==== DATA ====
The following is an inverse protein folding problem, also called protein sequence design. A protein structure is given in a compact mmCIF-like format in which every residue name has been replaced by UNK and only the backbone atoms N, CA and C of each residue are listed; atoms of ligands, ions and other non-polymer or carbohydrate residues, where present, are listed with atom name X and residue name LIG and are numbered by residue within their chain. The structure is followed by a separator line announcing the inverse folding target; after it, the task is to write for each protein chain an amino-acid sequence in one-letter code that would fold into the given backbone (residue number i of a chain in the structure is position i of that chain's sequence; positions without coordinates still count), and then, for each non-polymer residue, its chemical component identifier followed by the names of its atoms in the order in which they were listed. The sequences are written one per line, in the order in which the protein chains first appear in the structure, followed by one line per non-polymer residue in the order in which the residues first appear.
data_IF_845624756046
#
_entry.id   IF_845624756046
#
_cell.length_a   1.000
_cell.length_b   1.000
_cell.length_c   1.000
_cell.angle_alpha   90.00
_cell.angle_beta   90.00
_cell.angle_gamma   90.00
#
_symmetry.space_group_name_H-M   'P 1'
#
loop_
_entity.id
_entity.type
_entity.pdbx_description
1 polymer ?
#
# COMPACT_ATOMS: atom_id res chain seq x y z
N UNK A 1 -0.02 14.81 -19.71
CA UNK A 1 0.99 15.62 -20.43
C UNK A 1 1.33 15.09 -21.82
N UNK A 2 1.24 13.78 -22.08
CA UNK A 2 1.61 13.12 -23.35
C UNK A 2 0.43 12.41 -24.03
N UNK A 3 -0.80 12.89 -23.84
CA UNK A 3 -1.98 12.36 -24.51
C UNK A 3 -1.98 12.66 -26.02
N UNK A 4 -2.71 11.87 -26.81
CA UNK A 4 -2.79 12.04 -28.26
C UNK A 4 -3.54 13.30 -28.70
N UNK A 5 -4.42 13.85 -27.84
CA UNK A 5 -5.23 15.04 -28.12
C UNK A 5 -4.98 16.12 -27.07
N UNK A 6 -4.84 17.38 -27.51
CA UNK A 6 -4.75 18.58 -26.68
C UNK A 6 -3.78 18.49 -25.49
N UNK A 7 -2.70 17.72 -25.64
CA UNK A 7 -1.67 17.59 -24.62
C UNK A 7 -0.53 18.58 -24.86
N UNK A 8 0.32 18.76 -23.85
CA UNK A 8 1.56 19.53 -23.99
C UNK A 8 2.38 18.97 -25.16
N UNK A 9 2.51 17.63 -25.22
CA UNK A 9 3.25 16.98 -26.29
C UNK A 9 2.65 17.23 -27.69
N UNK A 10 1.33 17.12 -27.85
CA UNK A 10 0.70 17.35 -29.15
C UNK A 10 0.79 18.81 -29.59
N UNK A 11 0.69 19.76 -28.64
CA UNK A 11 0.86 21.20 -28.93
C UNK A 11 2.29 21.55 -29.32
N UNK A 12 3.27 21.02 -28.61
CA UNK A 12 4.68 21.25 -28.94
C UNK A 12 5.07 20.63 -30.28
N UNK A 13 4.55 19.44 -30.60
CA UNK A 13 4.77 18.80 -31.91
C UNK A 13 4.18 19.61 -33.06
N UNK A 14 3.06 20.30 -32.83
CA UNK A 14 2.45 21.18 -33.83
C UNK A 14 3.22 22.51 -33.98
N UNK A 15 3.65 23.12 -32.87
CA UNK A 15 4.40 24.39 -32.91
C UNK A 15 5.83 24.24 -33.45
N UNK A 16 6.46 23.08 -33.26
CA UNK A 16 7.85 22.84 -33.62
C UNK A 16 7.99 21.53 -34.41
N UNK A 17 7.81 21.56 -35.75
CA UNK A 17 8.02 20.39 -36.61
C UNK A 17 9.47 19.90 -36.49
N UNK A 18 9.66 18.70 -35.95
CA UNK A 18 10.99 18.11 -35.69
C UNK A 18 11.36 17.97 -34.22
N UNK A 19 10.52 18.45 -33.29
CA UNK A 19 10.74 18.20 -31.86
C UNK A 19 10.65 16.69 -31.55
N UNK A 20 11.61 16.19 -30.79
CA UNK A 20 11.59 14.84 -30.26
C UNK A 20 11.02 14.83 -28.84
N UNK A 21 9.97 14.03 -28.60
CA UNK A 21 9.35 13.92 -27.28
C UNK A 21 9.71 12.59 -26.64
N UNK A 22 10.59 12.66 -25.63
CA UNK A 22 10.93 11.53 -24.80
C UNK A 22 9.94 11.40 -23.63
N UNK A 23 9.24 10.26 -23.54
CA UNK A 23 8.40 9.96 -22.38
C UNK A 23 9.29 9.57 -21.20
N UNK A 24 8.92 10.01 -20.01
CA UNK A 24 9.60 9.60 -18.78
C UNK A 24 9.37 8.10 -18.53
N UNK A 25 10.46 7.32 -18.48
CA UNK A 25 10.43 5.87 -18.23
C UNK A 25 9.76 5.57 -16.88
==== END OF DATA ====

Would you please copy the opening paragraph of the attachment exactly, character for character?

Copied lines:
The following is an inverse protein folding problem, also called protein sequence design. A protein structure is given in a compact mmCIF-like format in which every residue name has been replaced by UNK and only the backbone atoms N, CA and C of each residue are listed; atoms of ligands, ions and other non-polymer or carbohydrate residues, where present, are listed with atom name X and residue name LIG and are numbered by residue within their chain. The structure is followed by a separator line announcing the inverse folding target; after it, the task is to write for each protein chain an amino-acid sequence in one-letter code that would fold into the given backbone (residue number i of a chain in the structure is position i of that chain's sequence; positions without coordinates still count), and then, for each non-polymer residue, its chemical component identifier followed by the names of its atoms in the order in which they were listed. The sequences are written one per line, in the order in which the protein chains first appear in the structure, followed by one line per non-polymer residue in the order in which the residues first appear.